Volume 43 - Article 52 | Pages 1509–1544  

Job characteristics, marital intentions, and partner-seeking actions: Longitudinal evidence from Japan

By Wei-hsin Yu, Yuko Hara

This article is part of the Special Collection 30 "Family Changes and Inequality in East Asia"

Abstract

Background: Most research linking jobs to marriage formation focuses on how job contexts and prospects affect singles’ paces of entering marriage. Direct evidence on whether job traits shape singles’ desire for marriage and actions toward forming a union remains scarce.

Objective: We examine how changes in a range of job characteristics correspond to alterations in never-married people’s intention to marry and actions taken to meet romantic partners in Japan, a country with increasing inequality in job quality and declining marriage rates.

Methods: We use longitudinal data from the Japan Life Course Panel Survey to fit fixed-effects models, which take into account unobserved heterogeneity among people with differing jobs.

Results: We find that rises in job insecurity and workplace staffing shortages weaken, whereas increases in income and job autonomy strengthen, men’s intention to marry. Moreover, men with a low marriage desire are especially likely to withdraw from partner-seeking activities when they have low-income jobs or face great deadline pressure at work. Job prospects and quality are generally less important to women’s desire for marriage or partner-seeking actions. Nevertheless, being in workplaces where teamwork is prevalent, which could enhance singles’ exposure to married and older coworkers, raises both women’s intention to marry and their probability of using a formal method, such as employing a marriage agency, to find a partner.

Conclusions: For Japanese men, our results offer support for the argument that economic stagnation and deterioration of job quality are conducive to later and fewer marriages. The findings for women, however, are more consistent with the narrative focusing on values and social influences.

Contribution: This study enriches our understanding of singles’ considerations of marriage and partner search and provides highly rigorous evidence on the roles of job conditions.

Author's Affiliation

  • Wei-hsin Yu - University of California, Los Angeles, United States of America EMAIL
  • Yuko Hara - University of Maryland, United States of America EMAIL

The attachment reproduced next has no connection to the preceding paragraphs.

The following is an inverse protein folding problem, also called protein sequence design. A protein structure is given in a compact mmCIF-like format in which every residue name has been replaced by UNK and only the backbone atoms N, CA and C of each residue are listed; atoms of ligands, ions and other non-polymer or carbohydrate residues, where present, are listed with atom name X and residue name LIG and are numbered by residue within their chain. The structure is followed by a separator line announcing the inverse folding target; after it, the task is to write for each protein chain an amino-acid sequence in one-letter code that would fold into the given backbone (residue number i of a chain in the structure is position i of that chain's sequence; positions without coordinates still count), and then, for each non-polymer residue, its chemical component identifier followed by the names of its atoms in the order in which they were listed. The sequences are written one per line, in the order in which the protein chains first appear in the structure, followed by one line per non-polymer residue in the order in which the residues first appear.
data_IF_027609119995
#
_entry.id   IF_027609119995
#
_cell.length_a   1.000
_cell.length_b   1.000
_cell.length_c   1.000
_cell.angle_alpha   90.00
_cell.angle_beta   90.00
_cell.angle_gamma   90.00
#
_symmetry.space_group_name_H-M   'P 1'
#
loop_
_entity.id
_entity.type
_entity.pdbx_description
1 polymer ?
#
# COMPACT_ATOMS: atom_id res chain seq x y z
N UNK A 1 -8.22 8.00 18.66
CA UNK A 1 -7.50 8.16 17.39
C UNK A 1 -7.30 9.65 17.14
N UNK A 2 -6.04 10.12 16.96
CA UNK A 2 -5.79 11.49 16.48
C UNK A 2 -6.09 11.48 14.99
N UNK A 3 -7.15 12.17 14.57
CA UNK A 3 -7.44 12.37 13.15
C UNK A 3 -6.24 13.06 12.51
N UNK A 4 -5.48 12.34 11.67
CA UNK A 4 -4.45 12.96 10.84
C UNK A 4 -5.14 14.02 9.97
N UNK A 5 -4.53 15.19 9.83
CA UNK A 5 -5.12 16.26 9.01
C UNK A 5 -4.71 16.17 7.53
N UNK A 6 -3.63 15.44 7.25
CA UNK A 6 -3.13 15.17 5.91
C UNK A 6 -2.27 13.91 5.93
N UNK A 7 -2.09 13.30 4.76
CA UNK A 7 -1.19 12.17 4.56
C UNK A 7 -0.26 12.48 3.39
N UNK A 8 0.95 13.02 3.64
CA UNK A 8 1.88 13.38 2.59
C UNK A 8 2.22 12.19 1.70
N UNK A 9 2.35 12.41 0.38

Other articles by the same author/authors in Demographic Research

Comparing same- and different-sex relationship dynamics: Experiences of young adults in Taiwan
Volume 40 - Article 17

Fertility responses to individual and contextual unemployment: Differences by socioeconomic background
Volume 39 - Article 35

Another work-family interface: Work characteristics and family intentions in Japan
Volume 36 - Article 13

Most recent similar articles in Demographic Research

Marital plans and partnership transitions among German opposite-sex couples: Couple agreement and gender differences
Volume 49 - Article 39    | Keywords: gender roles, German Family Panel pairfam (Panel Analysis of Intimate Relationships and Family Dynamics), marital intentions, relationship dissolution, transition to marriage

Partner selection patterns in transition: The case of Turkish and Moroccan minorities in Belgium
Volume 45 - Article 34    | Keywords: ethnic minorities, marriage, partner choice, partner selection, remarriage

Singlehood in contemporary Japan: Rating, dating, and waiting for a good match
Volume 44 - Article 10    | Keywords: educational hypergamy, Japan, marital sorting, mate selection, online dating, partner preferences, preference adjustment

Japanese adolescents' time use: The role of household income and parental education
Volume 44 - Article 9    | Keywords: children, Japan, parenting, social inequality, time use

Educational assortative mating and the decline of hypergamy in 27 European countries: An examination of trends through cohorts
Volume 44 - Article 7    | Keywords: assortative mating, education, hypogamy, macrostructure, partner selection, relationship formation, relationship market

Cited References: 55

Download to Citation Manager

Volume
Page
Volume
Article ID